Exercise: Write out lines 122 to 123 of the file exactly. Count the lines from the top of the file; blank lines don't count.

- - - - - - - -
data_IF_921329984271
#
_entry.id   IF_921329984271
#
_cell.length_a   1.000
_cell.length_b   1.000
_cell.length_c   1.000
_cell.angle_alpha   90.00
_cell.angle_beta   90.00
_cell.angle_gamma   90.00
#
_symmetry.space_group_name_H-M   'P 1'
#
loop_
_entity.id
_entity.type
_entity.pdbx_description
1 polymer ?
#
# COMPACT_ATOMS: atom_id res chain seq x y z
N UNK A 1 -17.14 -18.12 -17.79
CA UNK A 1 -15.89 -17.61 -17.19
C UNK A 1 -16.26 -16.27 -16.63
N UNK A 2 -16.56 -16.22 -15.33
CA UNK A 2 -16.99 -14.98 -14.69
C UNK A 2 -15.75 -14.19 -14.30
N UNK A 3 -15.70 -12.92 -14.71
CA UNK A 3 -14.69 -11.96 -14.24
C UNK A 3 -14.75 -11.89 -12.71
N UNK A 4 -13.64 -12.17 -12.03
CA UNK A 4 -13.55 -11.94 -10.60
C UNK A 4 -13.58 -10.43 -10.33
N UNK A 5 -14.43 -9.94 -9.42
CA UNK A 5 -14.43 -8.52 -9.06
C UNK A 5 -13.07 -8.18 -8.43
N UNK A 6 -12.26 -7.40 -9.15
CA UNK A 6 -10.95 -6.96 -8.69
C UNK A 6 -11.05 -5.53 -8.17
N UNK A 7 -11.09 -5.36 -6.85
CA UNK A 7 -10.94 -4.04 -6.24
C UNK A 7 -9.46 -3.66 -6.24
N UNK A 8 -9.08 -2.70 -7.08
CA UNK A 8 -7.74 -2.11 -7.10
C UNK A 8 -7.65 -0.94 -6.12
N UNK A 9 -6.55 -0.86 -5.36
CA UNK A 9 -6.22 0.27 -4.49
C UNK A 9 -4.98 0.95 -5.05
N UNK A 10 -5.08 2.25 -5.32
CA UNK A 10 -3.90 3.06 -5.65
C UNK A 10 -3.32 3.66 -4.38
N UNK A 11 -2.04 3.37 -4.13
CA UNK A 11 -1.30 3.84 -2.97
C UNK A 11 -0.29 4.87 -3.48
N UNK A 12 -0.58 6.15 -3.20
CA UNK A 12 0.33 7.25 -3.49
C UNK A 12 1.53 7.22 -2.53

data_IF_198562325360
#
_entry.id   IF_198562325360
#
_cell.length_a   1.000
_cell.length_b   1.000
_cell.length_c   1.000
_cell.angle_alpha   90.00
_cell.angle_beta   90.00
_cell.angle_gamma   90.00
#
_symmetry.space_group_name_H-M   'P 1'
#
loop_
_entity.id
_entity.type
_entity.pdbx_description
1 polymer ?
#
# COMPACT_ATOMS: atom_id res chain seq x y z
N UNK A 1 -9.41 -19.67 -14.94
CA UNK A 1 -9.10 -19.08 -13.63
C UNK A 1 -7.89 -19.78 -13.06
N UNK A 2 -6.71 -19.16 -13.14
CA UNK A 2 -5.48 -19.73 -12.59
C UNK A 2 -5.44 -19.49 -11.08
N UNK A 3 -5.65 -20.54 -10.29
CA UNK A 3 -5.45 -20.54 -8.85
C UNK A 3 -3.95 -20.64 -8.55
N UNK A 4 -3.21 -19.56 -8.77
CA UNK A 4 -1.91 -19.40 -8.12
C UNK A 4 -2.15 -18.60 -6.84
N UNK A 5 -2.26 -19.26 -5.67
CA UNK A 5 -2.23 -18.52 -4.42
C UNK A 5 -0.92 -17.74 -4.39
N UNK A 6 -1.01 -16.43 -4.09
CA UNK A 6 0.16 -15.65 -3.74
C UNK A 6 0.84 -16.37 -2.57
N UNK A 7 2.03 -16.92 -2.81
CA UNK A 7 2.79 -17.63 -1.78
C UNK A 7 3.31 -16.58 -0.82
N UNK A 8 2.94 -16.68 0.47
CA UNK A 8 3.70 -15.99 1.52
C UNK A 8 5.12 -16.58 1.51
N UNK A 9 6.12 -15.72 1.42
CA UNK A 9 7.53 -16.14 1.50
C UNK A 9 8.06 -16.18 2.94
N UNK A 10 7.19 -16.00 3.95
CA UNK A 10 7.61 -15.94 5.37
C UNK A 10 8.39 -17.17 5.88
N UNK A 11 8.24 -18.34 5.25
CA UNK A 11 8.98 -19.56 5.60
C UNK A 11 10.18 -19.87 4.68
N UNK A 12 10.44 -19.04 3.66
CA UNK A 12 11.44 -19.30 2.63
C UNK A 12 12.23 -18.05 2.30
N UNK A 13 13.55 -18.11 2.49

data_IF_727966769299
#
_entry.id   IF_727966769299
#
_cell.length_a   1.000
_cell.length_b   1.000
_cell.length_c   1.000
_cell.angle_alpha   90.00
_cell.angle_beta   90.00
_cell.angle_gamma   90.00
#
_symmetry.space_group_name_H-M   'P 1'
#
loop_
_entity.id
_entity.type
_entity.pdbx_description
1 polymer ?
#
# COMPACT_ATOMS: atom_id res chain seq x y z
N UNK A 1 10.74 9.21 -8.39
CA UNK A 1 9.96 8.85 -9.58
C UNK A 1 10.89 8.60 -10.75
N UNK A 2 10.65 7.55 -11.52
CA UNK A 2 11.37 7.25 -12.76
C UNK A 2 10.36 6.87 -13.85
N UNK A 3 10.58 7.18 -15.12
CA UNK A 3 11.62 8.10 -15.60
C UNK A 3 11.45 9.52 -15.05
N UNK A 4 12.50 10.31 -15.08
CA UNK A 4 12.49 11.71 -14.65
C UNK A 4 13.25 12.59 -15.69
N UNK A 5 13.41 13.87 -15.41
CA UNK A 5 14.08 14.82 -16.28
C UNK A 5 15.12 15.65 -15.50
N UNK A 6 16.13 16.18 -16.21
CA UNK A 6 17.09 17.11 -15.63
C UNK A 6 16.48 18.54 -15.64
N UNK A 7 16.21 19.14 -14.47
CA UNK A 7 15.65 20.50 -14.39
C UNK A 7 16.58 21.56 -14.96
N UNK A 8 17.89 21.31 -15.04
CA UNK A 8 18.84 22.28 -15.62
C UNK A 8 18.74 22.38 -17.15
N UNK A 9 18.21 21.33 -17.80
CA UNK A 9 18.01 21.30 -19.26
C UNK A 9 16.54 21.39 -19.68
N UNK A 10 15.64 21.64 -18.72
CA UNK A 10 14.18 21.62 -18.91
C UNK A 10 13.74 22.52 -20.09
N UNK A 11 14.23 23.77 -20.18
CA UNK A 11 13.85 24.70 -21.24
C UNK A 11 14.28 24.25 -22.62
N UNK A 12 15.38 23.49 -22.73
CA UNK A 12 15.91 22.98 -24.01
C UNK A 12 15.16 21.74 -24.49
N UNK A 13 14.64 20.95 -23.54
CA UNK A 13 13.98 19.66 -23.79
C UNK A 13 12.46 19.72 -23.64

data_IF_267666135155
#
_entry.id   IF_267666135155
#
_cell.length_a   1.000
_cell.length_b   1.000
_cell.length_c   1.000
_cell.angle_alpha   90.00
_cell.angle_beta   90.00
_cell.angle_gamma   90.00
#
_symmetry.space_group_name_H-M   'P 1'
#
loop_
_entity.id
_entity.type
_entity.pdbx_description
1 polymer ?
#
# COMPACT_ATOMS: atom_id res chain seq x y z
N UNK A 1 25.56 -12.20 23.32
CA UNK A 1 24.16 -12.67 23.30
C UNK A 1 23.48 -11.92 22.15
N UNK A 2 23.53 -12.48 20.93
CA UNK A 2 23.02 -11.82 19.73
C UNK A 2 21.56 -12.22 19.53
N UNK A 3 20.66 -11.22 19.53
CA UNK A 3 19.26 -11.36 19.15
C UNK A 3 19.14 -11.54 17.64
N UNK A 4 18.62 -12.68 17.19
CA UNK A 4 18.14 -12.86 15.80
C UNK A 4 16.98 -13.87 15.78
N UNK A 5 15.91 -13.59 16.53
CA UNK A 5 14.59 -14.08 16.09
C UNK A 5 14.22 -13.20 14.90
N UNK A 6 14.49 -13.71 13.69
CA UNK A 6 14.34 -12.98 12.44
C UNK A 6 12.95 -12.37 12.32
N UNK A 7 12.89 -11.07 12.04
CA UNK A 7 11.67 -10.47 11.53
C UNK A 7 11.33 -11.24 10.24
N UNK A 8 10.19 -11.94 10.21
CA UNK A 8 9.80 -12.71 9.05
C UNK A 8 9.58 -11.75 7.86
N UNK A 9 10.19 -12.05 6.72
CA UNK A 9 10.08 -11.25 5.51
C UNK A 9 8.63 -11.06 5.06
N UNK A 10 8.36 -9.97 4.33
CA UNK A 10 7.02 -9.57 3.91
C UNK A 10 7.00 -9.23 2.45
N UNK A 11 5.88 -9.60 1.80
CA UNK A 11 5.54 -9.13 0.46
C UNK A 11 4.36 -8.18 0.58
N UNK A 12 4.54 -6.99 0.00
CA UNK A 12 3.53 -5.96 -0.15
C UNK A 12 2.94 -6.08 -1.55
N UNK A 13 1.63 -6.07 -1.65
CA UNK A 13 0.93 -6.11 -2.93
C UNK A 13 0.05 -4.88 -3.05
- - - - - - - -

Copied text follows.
_cell.angle_beta   90.00
_cell.angle_gamma   90.00